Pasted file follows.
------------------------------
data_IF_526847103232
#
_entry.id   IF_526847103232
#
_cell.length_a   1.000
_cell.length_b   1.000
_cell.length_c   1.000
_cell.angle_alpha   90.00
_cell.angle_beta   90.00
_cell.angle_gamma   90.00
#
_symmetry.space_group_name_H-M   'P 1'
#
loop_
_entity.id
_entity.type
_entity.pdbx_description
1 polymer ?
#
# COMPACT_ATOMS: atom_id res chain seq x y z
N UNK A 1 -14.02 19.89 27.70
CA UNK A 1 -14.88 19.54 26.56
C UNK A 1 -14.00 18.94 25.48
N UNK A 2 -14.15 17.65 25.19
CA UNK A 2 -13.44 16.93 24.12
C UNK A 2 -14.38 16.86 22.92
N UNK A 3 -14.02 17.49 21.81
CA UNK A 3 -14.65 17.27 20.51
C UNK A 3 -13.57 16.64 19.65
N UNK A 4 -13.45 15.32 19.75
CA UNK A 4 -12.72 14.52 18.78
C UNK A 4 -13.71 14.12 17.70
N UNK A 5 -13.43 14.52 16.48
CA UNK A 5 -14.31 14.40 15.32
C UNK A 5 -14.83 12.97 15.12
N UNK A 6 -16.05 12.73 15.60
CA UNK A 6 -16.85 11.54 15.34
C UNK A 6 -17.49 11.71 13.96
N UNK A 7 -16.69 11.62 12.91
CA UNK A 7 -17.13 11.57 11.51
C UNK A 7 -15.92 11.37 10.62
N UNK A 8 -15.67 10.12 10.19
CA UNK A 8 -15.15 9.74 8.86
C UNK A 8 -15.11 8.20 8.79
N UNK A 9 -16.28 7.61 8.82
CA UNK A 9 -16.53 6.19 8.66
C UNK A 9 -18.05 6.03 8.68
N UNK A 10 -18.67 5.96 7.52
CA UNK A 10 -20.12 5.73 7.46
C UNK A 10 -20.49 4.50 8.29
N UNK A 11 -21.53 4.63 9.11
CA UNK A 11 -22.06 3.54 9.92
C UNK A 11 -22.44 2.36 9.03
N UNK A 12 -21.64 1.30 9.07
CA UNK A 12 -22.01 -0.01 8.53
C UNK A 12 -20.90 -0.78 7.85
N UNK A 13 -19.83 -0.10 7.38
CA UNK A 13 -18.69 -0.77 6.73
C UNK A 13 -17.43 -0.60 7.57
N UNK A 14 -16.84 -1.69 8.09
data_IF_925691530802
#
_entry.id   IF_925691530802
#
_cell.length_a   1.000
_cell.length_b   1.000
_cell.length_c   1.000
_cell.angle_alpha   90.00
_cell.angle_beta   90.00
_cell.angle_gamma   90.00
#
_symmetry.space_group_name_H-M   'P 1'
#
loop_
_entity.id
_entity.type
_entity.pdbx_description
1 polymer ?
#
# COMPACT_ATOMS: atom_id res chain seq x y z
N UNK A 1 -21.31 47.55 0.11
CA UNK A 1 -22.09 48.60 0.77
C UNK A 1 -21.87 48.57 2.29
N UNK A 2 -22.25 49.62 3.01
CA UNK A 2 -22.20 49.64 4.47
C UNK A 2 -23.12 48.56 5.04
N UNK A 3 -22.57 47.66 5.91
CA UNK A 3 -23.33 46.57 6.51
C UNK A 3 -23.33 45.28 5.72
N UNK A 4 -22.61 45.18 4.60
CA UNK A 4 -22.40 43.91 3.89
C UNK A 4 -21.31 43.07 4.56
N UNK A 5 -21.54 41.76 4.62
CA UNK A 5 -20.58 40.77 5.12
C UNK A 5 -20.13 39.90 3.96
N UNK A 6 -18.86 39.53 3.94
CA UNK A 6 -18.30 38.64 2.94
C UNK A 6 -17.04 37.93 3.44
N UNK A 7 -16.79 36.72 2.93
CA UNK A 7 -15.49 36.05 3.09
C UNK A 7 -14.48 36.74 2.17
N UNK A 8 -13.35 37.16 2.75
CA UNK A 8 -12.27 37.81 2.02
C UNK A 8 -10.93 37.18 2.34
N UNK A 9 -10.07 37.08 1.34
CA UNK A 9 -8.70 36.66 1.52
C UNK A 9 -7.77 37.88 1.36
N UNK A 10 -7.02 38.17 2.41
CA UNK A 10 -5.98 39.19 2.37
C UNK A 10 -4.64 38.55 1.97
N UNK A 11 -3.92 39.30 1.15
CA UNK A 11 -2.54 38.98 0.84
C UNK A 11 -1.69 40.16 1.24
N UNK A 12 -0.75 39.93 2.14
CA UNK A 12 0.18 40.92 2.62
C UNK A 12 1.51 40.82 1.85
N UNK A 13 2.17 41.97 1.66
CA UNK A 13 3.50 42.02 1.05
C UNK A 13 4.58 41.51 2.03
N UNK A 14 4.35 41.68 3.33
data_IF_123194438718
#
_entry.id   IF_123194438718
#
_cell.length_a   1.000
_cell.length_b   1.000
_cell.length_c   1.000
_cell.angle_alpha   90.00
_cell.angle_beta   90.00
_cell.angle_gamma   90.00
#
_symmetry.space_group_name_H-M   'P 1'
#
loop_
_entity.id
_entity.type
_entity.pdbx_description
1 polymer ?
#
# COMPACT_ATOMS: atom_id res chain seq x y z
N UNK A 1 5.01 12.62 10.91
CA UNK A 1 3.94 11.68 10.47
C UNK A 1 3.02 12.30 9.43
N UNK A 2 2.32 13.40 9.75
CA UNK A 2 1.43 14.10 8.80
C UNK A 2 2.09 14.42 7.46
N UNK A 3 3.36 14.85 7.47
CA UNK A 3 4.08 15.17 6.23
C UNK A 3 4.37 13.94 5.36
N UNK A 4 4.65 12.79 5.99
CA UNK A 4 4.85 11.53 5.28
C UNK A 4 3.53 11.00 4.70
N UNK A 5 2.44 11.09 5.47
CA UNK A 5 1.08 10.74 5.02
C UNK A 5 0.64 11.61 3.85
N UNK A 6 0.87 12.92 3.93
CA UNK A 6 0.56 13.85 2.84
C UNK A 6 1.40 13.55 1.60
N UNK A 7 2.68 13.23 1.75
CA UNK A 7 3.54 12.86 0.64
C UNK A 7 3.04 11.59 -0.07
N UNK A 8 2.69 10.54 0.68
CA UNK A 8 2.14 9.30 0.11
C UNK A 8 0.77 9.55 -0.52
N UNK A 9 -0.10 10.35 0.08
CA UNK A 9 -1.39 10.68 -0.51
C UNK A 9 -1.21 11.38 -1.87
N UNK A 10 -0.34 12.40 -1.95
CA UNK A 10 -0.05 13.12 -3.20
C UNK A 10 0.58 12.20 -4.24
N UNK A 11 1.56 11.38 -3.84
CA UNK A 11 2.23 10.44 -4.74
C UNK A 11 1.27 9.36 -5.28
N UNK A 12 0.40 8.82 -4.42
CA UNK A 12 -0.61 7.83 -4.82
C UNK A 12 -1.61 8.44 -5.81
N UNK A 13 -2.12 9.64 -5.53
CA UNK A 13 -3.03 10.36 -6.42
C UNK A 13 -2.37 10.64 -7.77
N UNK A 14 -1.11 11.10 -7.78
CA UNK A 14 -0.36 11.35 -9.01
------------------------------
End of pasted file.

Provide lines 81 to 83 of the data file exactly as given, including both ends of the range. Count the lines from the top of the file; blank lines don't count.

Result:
N UNK A 1 -21.31 47.55 0.11
CA UNK A 1 -22.09 48.60 0.77
C UNK A 1 -21.87 48.57 2.29